It has been a long and lonely day and night listening to the soundtrack of a hospital room: medical equipment beeping, sighing, dripping. You and your child’s breathing filling the room. Nurses and doctors entering and exiting, asking how you’re doing, helping your child. Your phone jingles, alerting you of texts from your loved ones saying they’ll be there to “switch shifts” in a few.
You pack up your bag, kiss your child’s forehead, and leave the room. But instead of driving three hours back home, you walk across the street. You check in. Someone hands you a key and joins you as you walk to your room. You enter and set your bag on the bed before falling into it yourself.
After you take a shower, you pay some bills, join in the communal kitchen at lunch time, update your loved ones on Facebook, and return to your room afterwards. You grab your coat, your keys, and your bag. You walk back across the road to the hospital and up to your child’s room. Your family is there. Together.
In our new short film, Something’s Missing, written, directed, edited, and produced by Post House Creative, we wanted to show that when something’s missing, the whole family feels it.
Post House Creative and Ronald McDonald House Charities of Central Ohio are connected through the married duo of Timothy M. and Kimberly Flaherty, who own Post House Creative and both serve on our Marketing Committee. Tim and Kimberly became involved and fell in love with the mission of Ronald McDonald House Charities a few years ago, and Tim remembers that it felt “natural for us to be able to help in the marketing role. Our staff has helped out cooking a couple meals and other charitable things with the House.” Their daughter, Isabelle, plays the sick child in the short film.
While we usually choose to focus on the hope within the realities experienced by the families who stay within the House walls, we took a new and different route this time. Instead of shorter testimonies, we decided to employ advanced story-telling and create a cinematic piece which leaves the viewer haunted.
When planning, Post House Creative asked, what if Ronald McDonald House of Central Ohio wasn’t around or a family didn’t know about it?
While the haunting feeling isn’t found through ghosts or post-apocalyptic zombies popping up on your screen, this film demonstrates how harrowing it is to experience what families with sick children go through without having something as critical as a place to stay near the hospital; a place which doesn’t require payment. Without a place to stay, the logistics of taking care of a sick child are scary. When families have access to a place that is close by, they can rest their head on an actual bed, eat warm food, stretch their legs, shower, and form community with others in the House, and the logistics are more manageable.
Tim explains their decision to feature less dialogue was deliberate and to focus on what visual were captured on screen. They used motivated camera movement and certain shots, chosen specifically to keep the audience wanting more and to emphasize actions speak a lot louder than words.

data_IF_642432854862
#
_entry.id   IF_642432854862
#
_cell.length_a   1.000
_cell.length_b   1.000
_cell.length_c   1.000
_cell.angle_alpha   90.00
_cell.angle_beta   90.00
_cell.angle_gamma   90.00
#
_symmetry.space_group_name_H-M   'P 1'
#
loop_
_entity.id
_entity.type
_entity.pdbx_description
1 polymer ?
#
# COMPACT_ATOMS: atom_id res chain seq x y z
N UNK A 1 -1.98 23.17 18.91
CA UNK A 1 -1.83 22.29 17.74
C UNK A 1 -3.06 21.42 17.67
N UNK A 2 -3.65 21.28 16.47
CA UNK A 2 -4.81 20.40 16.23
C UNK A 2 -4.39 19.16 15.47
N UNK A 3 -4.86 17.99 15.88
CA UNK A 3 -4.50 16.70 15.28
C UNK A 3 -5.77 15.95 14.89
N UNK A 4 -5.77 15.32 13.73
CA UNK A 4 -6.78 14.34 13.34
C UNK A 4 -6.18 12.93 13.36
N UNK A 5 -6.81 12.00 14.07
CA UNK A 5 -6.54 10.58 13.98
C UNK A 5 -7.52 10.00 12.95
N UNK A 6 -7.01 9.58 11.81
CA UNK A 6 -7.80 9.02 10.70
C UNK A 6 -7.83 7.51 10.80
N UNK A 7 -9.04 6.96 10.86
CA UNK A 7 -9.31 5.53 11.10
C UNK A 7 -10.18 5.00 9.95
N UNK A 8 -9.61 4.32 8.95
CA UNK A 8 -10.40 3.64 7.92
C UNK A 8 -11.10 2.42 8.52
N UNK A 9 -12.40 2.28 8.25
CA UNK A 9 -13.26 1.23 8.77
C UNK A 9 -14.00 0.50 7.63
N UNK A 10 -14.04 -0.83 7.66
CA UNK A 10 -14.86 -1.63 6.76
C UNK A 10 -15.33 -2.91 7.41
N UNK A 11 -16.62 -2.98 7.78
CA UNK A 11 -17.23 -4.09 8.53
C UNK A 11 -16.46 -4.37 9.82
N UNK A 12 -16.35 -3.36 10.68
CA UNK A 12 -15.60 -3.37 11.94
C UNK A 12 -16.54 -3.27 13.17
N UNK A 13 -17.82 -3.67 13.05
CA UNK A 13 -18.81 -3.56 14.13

Post House Creative’s vision has allowed us to tell a story of families in need. They created Something’s Missing without compensation, meaning that all cast and crew volunteered their time, energy, and resources to write, direct, edit, and produce the film. We are so grateful for their generosity and continued support of our mission to keep families together. Their quick turnaround when following a tight timeline is another testament to their skill and dedication.
We are forever grateful. Thank you to the volunteer cast of Ryan Forrestal (Dad), Isabelle Flaherty (Sick Child), Ellie Maetzold (Sister), and Melissa Roslovic (Mom). Thank you to Tim and Kimberly Flaherty, writer Scott Baldner, producer Tony Adkins, editor Kirk Mason, Director of Photography John Massarella, and the rest of the Post House Creative team.
You can help us keep families together by visiting RMHC-CentralOhio.org.
I was asked to write a little bit about myself for this blog. So here it goes. My name is Jessie Strait and I am a junior at Capital University studying public relations and music. I recently joined the RMHC family as the marketing and communications intern, and I am very excited about it!
Growing up, I had no idea what I wanted to be (I still kind of don’t). At first I wanted to be president of the United States, then I wanted to have a talk show, and then I thought I should stick to something easier, like being an internationally-renowned pop star. As I started to mature, my career goals did as well. But I still kept the same ambition. In middle school and high school I was a part of a performing group that travelled around central Ohio, performing songs for residents of nursing homes and long-term care facilities (we even visited Nationwide Children’s Hospital). Though I found joy in singing, I found a deeper joy in talking with the residents afterwards and hearing their stories. As we continued to perform, I continued having meaningful conversations with people. Before I knew it, college was around the corner. And being a pop star isn’t a major. So, at the age of 18, I did some research on what I wanted to do with the rest of my life until I retire. No pressure. Because this task seemed daunting, I went back to what I love- developing relationships with people. People get a bad reputation and the news cycle seems to perpetuate that idea. I pride myself in loving people, past the flaws. Sure, it’s hard sometimes, but it’s worth it. So when I heard the words “public relations”, I thought I might enjoy that. And so far, so good. I have learned the skills necessary to help an organization reach its publics in meaningful ways. Oh, and if my pop career works out, I added music as my other major. Just kidding, I just like music. But also, watch out Ariana Grande.